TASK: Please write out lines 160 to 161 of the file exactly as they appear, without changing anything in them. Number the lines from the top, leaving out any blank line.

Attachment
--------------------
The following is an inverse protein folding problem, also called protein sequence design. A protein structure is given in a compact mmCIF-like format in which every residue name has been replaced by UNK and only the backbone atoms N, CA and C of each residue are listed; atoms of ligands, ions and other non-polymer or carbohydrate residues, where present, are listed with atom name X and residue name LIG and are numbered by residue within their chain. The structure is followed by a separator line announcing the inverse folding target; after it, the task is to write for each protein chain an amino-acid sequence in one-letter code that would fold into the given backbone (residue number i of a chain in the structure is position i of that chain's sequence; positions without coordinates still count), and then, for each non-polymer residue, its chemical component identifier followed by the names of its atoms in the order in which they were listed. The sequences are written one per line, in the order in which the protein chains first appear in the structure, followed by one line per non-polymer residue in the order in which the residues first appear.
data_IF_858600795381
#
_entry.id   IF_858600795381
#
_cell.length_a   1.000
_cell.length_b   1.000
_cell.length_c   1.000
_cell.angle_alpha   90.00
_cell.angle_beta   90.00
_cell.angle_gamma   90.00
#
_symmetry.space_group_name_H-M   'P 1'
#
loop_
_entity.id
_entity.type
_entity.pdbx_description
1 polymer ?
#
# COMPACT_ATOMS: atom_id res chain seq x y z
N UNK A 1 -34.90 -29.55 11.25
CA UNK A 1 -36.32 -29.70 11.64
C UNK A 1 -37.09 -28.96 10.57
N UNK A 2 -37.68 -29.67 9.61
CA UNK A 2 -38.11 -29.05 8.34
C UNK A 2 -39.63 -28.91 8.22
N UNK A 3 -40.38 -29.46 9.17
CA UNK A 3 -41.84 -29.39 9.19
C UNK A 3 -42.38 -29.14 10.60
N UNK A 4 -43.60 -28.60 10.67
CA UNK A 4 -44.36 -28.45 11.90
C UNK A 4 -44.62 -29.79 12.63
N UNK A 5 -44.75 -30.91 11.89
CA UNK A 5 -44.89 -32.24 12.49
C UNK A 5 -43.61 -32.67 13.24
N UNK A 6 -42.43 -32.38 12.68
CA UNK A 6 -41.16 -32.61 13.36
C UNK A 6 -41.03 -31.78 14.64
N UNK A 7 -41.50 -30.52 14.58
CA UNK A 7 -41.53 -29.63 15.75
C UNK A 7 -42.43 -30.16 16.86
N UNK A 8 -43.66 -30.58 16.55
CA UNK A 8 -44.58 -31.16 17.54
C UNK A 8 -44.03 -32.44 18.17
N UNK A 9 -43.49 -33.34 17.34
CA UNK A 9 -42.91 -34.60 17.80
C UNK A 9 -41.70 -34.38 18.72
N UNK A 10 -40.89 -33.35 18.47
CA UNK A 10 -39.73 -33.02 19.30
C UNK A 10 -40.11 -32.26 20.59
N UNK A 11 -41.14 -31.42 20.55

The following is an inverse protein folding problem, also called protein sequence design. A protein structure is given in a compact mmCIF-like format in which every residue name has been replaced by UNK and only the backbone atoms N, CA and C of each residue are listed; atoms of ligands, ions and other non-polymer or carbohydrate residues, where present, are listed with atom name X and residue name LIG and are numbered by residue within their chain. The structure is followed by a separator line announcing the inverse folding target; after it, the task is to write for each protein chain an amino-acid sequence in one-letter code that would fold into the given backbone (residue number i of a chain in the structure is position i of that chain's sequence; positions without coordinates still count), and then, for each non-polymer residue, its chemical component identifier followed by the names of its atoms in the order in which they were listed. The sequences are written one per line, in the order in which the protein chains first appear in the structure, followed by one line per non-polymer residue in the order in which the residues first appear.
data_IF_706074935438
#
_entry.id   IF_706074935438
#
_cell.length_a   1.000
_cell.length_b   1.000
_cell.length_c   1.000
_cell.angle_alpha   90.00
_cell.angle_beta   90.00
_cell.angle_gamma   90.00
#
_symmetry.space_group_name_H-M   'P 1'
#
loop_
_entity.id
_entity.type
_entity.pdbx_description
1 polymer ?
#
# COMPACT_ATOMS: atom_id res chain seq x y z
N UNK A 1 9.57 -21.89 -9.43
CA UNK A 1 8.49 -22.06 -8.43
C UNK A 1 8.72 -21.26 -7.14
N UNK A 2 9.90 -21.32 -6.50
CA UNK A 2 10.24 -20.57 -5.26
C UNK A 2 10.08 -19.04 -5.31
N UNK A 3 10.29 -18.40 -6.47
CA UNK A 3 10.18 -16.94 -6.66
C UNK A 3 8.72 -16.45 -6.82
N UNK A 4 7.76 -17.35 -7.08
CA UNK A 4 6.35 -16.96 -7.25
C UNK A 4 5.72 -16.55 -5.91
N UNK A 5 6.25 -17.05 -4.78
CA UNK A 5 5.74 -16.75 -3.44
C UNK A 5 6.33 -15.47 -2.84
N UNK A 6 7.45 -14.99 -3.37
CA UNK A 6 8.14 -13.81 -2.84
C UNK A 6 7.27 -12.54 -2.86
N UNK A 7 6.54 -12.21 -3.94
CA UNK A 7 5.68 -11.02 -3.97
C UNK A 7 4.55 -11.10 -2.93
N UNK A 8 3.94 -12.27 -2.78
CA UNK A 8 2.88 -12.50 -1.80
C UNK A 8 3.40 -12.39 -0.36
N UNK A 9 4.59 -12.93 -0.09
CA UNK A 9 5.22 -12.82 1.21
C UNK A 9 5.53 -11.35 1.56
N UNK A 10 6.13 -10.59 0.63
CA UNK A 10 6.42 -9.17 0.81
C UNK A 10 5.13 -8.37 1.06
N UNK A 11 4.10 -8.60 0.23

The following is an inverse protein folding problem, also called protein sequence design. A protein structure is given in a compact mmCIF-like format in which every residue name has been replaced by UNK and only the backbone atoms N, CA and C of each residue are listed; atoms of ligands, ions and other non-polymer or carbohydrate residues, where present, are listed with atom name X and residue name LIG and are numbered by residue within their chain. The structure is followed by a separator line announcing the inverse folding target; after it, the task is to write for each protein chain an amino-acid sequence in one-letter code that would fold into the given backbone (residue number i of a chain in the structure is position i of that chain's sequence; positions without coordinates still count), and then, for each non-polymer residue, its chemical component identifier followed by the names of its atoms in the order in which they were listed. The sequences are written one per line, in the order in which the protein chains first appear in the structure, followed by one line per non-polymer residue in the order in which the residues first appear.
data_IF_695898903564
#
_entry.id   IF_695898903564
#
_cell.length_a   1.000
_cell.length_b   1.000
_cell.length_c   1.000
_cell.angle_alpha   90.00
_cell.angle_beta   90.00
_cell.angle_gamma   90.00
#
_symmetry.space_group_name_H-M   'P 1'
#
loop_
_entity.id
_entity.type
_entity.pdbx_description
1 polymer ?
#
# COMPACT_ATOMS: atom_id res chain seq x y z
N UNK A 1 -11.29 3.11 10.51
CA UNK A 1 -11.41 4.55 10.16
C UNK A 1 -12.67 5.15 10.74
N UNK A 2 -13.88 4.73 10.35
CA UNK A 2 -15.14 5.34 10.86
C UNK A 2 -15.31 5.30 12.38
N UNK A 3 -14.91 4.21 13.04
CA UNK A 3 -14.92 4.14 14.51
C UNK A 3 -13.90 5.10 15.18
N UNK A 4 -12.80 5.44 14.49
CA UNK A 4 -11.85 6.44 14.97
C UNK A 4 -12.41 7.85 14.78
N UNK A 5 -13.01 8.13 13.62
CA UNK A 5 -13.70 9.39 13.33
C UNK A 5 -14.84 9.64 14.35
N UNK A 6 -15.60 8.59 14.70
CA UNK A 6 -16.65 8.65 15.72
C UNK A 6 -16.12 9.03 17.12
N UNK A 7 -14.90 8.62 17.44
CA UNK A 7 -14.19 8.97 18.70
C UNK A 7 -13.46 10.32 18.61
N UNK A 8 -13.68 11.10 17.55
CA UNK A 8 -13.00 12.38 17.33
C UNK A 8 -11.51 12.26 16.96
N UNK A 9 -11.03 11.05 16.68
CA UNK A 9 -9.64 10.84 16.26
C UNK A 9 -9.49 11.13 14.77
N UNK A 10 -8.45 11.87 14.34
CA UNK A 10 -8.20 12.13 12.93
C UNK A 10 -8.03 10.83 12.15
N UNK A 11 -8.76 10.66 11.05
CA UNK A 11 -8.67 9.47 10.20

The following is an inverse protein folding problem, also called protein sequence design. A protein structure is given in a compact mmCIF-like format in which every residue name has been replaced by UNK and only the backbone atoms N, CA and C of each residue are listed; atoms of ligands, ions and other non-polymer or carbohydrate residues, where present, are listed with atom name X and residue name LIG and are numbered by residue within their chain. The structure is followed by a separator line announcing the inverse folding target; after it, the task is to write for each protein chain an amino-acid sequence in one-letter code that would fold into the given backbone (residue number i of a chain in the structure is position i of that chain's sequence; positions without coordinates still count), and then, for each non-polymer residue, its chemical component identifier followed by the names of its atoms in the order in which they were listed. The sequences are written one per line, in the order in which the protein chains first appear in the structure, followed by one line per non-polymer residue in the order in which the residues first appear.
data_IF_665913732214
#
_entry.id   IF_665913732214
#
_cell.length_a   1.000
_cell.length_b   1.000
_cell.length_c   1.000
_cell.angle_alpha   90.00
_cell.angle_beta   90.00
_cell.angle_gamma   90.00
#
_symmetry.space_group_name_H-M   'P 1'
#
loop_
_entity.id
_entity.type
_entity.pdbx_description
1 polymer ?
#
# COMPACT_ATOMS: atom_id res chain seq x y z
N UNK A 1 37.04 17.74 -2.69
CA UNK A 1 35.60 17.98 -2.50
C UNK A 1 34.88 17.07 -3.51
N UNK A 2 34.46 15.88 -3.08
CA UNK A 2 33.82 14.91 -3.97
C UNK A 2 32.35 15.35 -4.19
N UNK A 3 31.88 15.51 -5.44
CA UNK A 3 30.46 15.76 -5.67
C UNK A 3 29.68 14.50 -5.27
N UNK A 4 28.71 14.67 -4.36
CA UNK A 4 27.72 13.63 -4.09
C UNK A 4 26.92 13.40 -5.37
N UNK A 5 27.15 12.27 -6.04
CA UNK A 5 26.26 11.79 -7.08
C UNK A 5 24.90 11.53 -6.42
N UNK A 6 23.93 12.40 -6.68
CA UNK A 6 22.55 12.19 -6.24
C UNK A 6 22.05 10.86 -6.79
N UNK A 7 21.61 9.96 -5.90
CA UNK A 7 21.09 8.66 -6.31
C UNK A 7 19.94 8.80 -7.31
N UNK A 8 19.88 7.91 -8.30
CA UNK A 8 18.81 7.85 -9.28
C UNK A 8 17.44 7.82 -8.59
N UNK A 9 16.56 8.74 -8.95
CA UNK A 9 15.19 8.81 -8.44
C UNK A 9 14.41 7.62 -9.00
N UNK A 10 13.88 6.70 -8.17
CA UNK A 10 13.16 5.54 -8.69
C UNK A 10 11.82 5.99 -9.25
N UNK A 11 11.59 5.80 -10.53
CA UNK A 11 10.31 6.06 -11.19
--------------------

#
_entry.id   IF_665913732214